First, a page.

But, boring thematic stuff aside, this movie does for the internet what Inside Out did for the human brain: Comes up with a clever way to represent the structure of it that’s intuitive and not particularly inaccurate. It has an insane number of references and sight gags, particularly if you were on the internet in the early days of AOL through now. The movie addresses social media, e-commerce, viral marketing, and even internet comment threads (though the lack of racial slurs makes it unrealistic).
However, Disney really saved up the big shot for when it’s representing OhMyDisney where they manage to cram in more references, callbacks, in-jokes, and just flat-out nostalgia bombs in about 5 minutes than I would have thought possible. Then, they bring in the princesses. Yes, every Disney princess is in this movie, and they’re all amazing. Almost all of them are portrayed by their original voice actresses. They even get a scene in which they work together to subvert the damsel-in-distress trope. It’s contrived, to be sure, but watching all of them use all of their skills in tandem and play off of each other ends up making it less corny and more awesome.
Overall, this is a great sequel, a great movie, has a lot of solid gags, and a message that actually is pretty unique for the genre. Oh, and it has the best mid-credits and after-credits meta-gags I’ve ever seen. Do not leave.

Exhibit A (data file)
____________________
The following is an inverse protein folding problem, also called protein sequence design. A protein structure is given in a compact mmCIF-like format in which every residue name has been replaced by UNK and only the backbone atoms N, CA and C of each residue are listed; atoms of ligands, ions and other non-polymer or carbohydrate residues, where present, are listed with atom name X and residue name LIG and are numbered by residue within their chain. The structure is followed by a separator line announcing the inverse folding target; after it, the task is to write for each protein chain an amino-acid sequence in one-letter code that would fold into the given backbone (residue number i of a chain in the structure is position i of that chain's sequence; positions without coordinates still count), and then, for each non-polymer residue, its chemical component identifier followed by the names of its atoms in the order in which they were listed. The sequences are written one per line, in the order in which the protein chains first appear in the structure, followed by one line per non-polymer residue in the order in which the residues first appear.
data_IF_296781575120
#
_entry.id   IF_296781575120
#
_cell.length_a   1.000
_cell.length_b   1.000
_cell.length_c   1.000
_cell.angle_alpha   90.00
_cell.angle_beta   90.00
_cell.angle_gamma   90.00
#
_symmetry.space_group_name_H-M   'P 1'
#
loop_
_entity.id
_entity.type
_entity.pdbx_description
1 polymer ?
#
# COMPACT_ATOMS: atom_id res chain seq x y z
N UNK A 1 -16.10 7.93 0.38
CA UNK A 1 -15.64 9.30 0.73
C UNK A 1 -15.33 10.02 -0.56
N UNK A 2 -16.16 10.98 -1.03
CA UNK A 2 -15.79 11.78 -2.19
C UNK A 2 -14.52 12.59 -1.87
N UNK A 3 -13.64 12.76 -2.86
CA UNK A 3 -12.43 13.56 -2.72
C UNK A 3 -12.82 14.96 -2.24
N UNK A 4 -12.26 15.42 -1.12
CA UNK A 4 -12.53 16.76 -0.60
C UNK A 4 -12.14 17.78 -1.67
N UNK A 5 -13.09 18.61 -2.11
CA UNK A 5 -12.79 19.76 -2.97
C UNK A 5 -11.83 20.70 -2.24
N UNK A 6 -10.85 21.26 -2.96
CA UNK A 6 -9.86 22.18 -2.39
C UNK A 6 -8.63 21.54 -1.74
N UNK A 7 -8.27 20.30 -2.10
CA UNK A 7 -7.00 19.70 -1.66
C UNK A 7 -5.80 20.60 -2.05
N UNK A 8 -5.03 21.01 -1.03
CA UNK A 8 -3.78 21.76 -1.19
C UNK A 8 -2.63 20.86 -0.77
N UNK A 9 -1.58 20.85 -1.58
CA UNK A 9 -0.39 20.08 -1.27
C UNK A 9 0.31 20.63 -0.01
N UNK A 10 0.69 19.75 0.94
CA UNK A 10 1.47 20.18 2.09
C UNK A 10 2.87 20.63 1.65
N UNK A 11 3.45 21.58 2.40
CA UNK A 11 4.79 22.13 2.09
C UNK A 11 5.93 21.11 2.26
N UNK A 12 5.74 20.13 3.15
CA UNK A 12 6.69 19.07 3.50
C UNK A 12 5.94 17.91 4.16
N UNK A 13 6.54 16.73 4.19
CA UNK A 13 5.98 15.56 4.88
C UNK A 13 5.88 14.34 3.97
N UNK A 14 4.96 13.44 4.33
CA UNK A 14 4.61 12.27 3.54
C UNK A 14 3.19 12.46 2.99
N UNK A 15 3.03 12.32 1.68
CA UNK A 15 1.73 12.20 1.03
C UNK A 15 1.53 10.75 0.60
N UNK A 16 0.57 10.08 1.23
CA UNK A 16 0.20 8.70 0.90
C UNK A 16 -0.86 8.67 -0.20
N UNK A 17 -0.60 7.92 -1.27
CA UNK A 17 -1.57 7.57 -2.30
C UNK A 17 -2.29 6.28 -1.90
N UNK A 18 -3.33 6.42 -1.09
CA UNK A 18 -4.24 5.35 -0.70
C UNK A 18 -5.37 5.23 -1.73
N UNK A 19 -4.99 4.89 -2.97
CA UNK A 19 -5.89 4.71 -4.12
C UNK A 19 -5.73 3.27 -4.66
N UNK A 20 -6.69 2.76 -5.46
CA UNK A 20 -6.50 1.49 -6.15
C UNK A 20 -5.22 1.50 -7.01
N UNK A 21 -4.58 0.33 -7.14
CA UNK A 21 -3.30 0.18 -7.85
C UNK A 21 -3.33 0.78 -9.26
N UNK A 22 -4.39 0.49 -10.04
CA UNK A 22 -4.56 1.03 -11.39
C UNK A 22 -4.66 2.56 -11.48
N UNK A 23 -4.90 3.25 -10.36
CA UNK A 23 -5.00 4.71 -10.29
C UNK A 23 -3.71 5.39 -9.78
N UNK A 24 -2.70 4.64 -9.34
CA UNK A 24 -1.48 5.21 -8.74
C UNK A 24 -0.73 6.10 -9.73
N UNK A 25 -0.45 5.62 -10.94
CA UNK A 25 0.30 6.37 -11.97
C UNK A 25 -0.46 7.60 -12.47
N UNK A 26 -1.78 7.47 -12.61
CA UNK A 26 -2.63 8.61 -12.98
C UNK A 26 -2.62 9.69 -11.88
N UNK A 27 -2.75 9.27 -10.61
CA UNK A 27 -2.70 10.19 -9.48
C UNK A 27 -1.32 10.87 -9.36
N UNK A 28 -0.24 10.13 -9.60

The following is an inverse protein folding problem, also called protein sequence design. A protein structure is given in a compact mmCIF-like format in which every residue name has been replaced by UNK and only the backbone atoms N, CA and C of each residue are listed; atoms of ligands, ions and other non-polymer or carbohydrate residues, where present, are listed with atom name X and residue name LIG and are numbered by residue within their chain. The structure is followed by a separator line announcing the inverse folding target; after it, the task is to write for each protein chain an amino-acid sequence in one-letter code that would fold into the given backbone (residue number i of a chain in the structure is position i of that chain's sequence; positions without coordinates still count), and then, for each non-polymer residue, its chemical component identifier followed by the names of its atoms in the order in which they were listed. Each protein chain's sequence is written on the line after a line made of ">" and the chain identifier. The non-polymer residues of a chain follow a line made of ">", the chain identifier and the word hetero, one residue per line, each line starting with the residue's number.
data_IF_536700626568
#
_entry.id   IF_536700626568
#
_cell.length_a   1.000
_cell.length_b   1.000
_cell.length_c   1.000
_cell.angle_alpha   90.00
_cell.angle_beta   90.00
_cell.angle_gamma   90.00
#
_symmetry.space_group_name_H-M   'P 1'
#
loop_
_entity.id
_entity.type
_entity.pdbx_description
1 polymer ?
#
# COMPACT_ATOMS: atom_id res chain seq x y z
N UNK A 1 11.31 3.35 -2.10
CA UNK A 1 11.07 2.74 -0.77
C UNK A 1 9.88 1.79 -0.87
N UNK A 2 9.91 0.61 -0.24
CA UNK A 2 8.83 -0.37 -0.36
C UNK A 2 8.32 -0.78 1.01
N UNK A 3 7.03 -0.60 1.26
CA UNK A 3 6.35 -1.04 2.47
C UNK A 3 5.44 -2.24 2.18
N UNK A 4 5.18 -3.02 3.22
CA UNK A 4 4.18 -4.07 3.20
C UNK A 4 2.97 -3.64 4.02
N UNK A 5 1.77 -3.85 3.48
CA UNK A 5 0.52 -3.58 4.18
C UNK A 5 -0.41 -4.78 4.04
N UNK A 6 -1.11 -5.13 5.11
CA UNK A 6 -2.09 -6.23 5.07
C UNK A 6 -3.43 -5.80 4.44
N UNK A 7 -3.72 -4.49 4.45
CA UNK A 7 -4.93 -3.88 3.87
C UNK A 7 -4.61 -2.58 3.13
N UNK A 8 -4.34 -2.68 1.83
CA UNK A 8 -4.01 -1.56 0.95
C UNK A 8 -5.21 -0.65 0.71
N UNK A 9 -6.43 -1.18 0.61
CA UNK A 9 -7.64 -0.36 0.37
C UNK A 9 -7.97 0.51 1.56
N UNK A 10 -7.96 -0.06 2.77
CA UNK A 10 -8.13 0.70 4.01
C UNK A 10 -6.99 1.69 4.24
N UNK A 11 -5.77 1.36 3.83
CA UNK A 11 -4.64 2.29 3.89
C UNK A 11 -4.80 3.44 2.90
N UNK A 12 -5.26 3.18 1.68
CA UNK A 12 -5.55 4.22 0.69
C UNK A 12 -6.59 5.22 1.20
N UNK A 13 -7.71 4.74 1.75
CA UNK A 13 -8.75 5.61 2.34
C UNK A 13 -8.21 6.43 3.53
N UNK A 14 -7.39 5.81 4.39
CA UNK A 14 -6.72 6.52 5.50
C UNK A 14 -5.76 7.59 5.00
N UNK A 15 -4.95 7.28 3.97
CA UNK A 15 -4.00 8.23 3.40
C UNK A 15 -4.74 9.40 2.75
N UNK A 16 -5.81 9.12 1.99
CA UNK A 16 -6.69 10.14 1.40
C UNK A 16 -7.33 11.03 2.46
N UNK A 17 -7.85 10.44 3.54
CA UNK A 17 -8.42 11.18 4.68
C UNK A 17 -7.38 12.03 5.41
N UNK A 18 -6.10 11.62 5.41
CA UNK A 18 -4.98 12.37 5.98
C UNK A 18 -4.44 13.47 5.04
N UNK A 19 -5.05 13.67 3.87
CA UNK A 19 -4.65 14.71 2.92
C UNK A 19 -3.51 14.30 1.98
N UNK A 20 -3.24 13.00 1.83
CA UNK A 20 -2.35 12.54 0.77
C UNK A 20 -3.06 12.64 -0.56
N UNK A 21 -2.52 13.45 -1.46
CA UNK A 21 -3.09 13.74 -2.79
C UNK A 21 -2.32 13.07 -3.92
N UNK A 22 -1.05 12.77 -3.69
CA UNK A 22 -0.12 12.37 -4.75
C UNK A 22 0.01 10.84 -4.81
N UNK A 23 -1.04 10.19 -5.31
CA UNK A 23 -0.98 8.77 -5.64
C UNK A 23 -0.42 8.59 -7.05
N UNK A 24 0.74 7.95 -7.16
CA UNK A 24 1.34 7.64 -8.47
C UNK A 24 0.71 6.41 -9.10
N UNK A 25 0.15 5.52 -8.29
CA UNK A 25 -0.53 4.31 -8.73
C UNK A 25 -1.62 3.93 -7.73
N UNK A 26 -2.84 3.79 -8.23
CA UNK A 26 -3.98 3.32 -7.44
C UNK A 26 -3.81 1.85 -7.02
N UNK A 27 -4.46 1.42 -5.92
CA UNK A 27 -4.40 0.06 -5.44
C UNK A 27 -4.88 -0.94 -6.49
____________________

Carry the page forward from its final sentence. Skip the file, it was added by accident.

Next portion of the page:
Originally, I planned on reviewing 31 horror films for the month of October. I then realized that I didn’t start early enough. Also, I’m moving. So, instead, here are 31 films on Netflix. Not all of them are horror movies, but since I think horror movies are inherently in the spirit of Halloween (with exceptions), most of them are. I tried to make them at least somewhat different, so hopefully you get a decent tour of all the types of scares. I’m sure there are some I missed, so leave your favorites in the comments. Also, apologies if some get pulled. I dunno how Netflix decides.
Update: OKAY, SO APPARENTLY NETFLIX IS PULLING A BUNCH OF THESE ON OCTOBER 1. F*CK THEM. WATCH THE LOST BOYS THIS WEEKEND.
It’s a clown. It’s a serial killing clown. It’s a serial killing clown who is smart enough to carry a gun as a backup weapon. It’s literally everything I fear.